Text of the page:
28.1 Phylum Porifera
Animals included in phylum Porifera are Parazoans because they do not show the formation of true tissues (except in class Hexactinellida). These organisms show very simple organization, with a rudimentary endoskeleton. Sponges have multiple cell types that are geared toward executing various metabolic functions. Although these animals are very simple, they perform several complex physiological functions.
28.2 Phylum Cnidaria
Cnidarians represent a more complex level of organization than Porifera. They possess outer and inner tissue layers that sandwich a noncellular mesoglea. Cnidarians possess a well-formed digestive system and carry out extracellular digestion. The cnidocyte is a specialized cell for delivering toxins to prey as well as warning off predators. Cnidarians have separate sexes and have a lifecycle that involves morphologically distinct forms. These animals also show two distinct morphological forms—medusoid and polypoid—at various stages in their lifecycle.
28.3 Superphylum Lophotrochozoa
Phylum Annelida includes vermiform, segmented animals. Segmentation is seen in internal anatomy as well, which is called metamerism. Annelids are protostomes. These animals have well-developed neuronal and digestive systems. Some species bear a specialized band of segments known as a clitellum. Annelids show the presence numerous chitinous projections termed chaetae, and polychaetes possess parapodia. Suckers are seen in order Hirudinea. Reproductive strategies include sexual dimorphism, hermaphroditism, and serial hermaphroditism. Internal segmentation is absent in class Hirudinea.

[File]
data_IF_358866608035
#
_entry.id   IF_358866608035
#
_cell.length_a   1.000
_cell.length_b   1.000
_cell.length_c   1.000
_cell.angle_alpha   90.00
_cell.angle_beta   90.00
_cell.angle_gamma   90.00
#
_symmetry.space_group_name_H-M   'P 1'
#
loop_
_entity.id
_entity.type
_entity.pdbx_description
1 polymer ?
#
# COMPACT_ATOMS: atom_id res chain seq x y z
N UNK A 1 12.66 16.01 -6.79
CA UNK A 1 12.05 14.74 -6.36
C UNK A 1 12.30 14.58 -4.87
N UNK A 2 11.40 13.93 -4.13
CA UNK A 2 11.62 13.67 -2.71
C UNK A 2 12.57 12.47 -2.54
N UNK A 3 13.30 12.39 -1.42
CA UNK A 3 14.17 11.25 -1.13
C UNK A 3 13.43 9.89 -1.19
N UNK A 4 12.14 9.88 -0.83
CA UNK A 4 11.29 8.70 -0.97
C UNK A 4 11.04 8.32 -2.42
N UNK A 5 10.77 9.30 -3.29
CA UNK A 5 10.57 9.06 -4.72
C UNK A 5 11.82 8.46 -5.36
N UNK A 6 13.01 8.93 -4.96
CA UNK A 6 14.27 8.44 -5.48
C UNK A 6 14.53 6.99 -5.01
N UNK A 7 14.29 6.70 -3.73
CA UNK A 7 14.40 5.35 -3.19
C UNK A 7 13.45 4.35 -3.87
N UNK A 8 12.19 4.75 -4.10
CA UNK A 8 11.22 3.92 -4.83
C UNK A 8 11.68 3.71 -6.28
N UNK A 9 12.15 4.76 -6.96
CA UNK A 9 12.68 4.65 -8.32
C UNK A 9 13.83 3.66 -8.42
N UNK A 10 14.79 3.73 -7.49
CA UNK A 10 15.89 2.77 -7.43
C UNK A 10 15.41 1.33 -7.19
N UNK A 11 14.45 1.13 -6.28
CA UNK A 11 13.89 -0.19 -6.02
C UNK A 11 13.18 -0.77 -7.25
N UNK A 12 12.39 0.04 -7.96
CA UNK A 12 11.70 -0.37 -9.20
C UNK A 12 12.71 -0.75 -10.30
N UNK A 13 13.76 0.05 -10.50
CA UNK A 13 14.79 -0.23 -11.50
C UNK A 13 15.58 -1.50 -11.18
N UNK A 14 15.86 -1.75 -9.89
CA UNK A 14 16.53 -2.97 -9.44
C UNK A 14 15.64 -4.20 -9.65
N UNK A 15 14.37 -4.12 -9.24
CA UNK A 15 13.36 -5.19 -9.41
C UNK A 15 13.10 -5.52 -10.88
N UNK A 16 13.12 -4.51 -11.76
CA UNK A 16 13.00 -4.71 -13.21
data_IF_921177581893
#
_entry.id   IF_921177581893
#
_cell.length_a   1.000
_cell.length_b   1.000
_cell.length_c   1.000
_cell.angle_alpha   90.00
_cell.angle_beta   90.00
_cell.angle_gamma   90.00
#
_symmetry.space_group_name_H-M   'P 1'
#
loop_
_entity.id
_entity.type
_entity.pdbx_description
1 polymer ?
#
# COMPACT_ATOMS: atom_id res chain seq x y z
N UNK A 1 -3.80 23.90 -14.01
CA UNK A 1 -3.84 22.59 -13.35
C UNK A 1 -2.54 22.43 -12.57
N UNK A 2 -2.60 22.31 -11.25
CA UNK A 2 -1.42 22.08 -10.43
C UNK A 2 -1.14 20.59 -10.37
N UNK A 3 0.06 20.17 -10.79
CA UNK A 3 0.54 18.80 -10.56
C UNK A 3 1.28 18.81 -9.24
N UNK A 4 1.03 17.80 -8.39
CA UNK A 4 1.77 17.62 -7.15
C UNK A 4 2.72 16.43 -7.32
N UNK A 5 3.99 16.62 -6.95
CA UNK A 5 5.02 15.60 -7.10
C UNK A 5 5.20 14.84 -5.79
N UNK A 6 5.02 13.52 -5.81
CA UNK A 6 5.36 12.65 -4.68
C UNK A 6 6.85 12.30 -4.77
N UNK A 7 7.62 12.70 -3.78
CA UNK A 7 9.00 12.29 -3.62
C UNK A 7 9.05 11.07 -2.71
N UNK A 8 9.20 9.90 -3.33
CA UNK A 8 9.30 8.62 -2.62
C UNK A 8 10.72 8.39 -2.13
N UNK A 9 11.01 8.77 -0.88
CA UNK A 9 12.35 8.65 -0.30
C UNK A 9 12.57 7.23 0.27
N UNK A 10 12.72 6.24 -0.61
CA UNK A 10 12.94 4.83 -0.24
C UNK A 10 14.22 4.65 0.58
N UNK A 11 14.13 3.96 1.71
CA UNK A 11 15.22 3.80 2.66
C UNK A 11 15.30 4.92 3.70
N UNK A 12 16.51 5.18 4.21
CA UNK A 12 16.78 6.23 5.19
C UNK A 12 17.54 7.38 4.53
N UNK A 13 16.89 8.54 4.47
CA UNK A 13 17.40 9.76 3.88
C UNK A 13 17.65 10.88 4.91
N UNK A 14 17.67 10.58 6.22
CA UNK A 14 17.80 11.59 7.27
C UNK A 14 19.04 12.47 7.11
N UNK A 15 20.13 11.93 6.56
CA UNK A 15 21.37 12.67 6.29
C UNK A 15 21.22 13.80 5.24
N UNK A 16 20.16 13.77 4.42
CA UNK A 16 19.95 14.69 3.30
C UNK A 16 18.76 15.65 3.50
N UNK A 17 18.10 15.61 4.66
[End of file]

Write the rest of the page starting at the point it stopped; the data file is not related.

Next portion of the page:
Flatworms are acoelomate, triploblastic animals. They lack circulatory and respiratory systems, and have a rudimentary excretory system. This digestive system is incomplete in most species. There are four traditional classes of flatworms, the largely free-living turbellarians, the ectoparasitic monogeneans, and the endoparasitic trematodes and cestodes. Trematodes have complex lifecycles involving a molluscan secondary host and a primary host in which sexual reproduction takes place. Cestodes, or tapeworms, infect the digestive systems of primary vertebrate hosts.
The rotifers are microscopic, multicellular, mostly aquatic organisms that are currently under taxonomic revision. The group is characterized by the rotating, ciliated, wheel-like structure, the corona, on their head. The mastax or jawed pharynx is another structure unique to this group of organisms.
The nemertini are the simplest eucoelomates. These ribbon-shaped animals bear a specialized proboscis enclosed within a rhynchocoel. The development of a closed circulatory system derived from the coelom is a significant difference seen in this species compared to other pseudocoelomate phyla. Alimentary, nervous, and excretory systems are more developed in the nemertini than in less advanced phyla. Embryonic development of nemertine worms proceeds via a planuliform larval stage.